The private sector can play a significant and transformative role in helping communities and developing countries adapt and build resilience to climate change. This was the main theme that emerged from a recent two-day South-South knowledge exchange workshop hosted by the Climate Investment Funds (CIF) and Egypt’s Ministry of International Cooperation (MOIC) in Cairo, Egypt on September 7 and 8, 2022.
The workshop was held in the margins of the second edition of the Egypt – International Cooperation Forum and the joint meeting of African Ministers of Finance, Economy, and Environment for COP 27.
The Enhancing Private Sector Engagement in Adaptation: South-South Learning workshop facilitated learning on how to accelerate private sector engagement in climate adaptation and resilience, particularly in the areas of agriculture, water, and energy. It brought together diverse stakeholders, including government, development institutions, and private sector representatives from across Africa to share examples of successes and challenges in delivering adaptation investments with the involvement of the private sector.
The first day of the workshop focused on the role of the private sector as a critical partner to close the adaptation finance gap. Discussions delved into the opportunities and constraints of achieving climate resilience through private sector engagement, engaging small and medium-sized enterprises (SMEs), and sharing from a few young African entrepreneurs on pioneering technologies and unique approaches to address climate risks and vulnerabilities. The second day allowed for a deeper dive into 3 sectors: agriculture, water, and energy as well as reflections from the different stakeholders on how they can play a role to catalyze and support investments from the private sector in climate adaptation.
The host country, Egypt, invited representatives from Madagascar, Mozambique, Niger, Uganda, and Zambia – all countries supported by CIF’s Pilot Program for Climate Resilience (PPCR) – to share their experiences. The meeting allowed participants to share their own stories and draw on the experience and knowledge of the CIF which has delivered climate finance to over 400 projects in 72 developing and middle-income countries around the world.
Views from the Participants
Ifeoluwa Olatayo is a young entrepreneur from Nigeria. She started Soupah Limited, a company that uses hydroponic technology to grow food to help diminish the impact of climate change on agricultural production. She says in the past, she thought of the private sector as being “really laid back” and not proactive enough on climate adaptation and resilience issues. This meeting has connected her to others who want to make an impact, as well as tap into their knowledge and expertise.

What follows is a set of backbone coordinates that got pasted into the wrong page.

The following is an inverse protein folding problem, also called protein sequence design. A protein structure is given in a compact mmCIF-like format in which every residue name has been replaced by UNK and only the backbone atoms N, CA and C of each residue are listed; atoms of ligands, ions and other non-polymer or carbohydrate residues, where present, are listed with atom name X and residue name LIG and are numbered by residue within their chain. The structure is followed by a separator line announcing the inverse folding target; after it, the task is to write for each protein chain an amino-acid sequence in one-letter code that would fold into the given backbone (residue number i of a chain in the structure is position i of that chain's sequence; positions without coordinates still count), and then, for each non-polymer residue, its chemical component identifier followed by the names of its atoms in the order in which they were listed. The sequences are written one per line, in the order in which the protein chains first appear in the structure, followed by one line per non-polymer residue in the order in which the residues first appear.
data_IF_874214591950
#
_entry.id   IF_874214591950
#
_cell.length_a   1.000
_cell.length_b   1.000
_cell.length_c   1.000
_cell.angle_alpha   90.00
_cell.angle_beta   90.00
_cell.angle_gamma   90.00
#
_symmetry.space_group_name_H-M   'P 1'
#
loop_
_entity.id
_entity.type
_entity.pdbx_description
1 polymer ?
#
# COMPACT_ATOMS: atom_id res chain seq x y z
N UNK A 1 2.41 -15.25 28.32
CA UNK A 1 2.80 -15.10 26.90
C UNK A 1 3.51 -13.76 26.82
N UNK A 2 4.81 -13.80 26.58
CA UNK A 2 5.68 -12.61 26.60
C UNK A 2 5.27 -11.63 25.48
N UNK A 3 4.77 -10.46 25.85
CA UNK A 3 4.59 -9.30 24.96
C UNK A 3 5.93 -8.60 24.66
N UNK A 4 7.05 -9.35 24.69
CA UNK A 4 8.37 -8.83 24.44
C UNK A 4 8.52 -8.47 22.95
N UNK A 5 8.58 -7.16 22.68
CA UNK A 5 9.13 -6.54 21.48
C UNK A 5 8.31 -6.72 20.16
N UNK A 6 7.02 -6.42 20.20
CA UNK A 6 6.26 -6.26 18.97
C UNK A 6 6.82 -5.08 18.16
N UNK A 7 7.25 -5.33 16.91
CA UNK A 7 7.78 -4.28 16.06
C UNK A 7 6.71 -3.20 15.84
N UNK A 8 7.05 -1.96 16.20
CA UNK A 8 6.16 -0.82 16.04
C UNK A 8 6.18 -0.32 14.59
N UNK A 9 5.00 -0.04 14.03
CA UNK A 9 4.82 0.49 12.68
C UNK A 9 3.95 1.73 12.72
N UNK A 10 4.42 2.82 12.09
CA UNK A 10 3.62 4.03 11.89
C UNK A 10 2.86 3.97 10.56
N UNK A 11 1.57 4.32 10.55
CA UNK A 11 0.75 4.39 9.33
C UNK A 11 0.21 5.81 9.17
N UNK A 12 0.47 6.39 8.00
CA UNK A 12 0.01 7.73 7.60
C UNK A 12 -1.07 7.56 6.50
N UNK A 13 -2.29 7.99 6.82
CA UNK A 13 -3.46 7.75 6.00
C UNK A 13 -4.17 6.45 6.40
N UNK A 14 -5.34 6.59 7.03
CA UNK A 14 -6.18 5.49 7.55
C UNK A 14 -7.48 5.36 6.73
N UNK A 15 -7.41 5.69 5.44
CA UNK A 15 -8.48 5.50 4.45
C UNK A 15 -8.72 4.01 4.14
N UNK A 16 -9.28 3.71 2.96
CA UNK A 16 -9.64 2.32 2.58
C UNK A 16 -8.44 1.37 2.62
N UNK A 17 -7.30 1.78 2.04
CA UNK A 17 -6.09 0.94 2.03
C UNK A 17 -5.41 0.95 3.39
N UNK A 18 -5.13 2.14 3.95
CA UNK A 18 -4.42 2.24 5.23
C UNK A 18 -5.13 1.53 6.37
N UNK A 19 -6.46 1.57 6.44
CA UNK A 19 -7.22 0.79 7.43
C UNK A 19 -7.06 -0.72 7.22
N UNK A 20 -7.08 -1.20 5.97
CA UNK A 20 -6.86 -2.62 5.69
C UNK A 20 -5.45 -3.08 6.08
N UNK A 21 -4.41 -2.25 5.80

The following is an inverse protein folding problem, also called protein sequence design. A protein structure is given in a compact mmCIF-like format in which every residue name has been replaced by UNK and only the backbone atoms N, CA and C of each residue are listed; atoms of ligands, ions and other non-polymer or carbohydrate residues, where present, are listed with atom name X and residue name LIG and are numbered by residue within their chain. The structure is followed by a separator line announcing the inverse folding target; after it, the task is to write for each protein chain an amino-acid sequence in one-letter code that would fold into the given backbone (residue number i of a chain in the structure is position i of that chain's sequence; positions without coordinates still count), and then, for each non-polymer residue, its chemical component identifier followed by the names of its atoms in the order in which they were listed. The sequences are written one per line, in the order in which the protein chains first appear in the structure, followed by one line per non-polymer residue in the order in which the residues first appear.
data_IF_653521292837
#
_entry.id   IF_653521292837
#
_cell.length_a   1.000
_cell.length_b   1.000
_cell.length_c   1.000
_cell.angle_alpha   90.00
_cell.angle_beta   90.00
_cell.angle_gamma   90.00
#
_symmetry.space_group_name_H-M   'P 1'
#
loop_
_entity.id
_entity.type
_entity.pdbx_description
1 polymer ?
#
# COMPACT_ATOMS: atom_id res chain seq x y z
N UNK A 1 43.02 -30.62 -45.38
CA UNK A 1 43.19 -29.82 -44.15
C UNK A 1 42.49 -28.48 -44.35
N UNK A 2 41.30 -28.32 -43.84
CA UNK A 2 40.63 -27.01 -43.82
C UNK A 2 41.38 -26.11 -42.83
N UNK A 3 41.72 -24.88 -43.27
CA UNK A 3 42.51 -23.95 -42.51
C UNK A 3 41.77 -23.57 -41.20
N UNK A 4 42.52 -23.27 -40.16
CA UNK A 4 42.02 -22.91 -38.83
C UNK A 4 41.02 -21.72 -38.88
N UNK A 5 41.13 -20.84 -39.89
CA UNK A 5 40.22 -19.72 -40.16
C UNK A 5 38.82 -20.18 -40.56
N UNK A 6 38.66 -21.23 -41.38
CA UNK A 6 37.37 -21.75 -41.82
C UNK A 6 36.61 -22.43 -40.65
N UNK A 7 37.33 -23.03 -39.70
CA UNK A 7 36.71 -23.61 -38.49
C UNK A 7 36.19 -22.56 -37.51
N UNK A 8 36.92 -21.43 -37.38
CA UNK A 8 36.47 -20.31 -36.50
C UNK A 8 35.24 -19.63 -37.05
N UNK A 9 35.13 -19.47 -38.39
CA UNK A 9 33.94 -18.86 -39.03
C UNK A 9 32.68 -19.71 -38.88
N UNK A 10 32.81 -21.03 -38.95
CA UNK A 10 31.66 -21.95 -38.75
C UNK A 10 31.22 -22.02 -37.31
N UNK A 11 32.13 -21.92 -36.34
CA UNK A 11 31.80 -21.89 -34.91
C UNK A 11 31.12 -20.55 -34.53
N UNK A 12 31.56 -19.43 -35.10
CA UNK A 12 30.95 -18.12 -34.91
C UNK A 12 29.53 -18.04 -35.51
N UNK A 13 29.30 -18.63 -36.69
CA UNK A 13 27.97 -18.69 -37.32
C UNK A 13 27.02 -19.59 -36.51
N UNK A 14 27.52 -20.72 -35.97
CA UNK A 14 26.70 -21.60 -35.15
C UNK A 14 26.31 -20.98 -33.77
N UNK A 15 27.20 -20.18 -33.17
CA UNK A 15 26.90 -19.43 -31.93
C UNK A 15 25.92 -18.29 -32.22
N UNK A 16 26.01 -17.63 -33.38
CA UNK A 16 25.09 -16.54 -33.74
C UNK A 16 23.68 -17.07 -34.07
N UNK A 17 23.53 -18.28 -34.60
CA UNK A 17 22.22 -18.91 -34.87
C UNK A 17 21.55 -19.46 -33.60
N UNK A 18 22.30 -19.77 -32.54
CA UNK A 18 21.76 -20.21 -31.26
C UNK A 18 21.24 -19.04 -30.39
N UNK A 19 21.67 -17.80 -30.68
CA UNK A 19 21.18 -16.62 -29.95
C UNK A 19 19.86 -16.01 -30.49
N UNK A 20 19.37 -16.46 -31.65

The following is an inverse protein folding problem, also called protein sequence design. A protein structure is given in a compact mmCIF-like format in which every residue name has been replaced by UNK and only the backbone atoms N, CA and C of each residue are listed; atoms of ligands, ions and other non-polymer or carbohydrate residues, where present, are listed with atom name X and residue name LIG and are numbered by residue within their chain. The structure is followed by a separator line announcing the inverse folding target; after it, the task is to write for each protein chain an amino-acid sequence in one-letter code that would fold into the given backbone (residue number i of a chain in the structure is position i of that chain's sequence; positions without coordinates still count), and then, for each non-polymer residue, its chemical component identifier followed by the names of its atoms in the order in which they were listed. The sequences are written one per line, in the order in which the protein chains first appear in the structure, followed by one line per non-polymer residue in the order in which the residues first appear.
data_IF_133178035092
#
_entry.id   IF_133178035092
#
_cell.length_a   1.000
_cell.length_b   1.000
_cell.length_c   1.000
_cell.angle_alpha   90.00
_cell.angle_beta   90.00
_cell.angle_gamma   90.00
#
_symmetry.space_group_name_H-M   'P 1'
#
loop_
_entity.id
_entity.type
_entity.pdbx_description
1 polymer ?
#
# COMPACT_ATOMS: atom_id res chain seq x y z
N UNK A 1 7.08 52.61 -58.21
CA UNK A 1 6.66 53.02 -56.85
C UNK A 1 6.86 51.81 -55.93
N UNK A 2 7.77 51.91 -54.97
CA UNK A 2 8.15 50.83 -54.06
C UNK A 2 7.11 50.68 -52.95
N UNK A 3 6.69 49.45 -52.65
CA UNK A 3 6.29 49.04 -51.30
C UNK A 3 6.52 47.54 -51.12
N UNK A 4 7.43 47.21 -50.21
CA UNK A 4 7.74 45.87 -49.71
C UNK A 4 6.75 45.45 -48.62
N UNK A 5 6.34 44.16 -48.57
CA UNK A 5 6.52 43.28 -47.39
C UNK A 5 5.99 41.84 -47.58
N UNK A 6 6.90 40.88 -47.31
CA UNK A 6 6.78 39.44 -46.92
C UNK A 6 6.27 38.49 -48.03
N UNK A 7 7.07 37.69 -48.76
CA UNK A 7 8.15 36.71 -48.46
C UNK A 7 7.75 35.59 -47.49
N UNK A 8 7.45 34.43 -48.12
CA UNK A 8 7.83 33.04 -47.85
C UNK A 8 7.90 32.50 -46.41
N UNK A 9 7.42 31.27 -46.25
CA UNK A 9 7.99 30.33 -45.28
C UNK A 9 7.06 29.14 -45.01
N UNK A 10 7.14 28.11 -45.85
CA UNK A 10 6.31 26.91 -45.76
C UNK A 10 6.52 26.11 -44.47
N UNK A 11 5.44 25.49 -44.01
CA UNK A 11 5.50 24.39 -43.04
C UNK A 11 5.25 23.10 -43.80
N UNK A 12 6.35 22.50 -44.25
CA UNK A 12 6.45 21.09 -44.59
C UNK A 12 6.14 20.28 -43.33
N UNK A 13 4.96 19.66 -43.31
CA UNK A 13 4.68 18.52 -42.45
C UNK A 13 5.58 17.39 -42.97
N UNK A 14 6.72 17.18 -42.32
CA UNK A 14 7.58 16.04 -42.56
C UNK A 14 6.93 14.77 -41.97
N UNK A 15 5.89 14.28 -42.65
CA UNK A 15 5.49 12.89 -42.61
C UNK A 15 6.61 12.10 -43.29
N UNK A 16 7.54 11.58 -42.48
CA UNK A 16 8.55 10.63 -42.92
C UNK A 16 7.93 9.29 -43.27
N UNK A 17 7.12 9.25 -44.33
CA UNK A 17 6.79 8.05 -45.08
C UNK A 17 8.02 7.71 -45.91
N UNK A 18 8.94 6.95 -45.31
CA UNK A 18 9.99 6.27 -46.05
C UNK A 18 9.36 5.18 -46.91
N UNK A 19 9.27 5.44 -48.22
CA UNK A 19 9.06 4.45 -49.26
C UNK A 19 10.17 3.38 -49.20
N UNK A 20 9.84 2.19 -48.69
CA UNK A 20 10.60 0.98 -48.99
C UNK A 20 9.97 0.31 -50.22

Ifeoluwa says, “I have gained a lot of knowledge of what can be replicated in my country when it comes to solutions from other entrepreneurs and other actors in the value chain. I have also made huge connections that would help our business move … to scale.”
Max Fontaine traveled to Cairo from Madagascar where he founded Bôndy, a social enterprise focused on reforestation. Meetings like these demonstrate the power of generating new ideas through collective learning. As Max notes, “This event is really useful for a climate entrepreneur like me because it allows me to meet other government officials, international institutions, and other climate entrepreneurs from Africa to exchange on adaptation and resilience issues and how we can build and realize country projects that can impact on the short and long run. I really hope to go back to my country with new ideas, new contacts, and a new vision.”
From Mozambique, Joao Carlos Frade is Vice-President of the Directorate of Land and Environment at the Confederation of Mozambique Business Associations. He says he learned much from the discussions and particularly from his Malagasy colleague, Max Fontaine, whose insights on forestation can be useful for Mozambique as well.
Joao explains, “We talked about mitigation and adaptation issues on agriculture, irrigation, sanitation, and many other issues. Also, the experience of Madagascar on bamboo charcoal processing is definitely something I will share with my colleagues back home.”
Ahead of COP27 in November this year, CIF is committed to fulfilling its mandate as a learning laboratory for climate finance and will continue offer knowledge-sharing platforms for South-South exchange. And as these three participants illustrate, reaching out to the private sector is not only about encouraging major corporations to come on board. It can start with small and medium enterprises with climate at the center of their endeavors.
Originally posted by the Climate Investment Funds. To read the original article, please click here.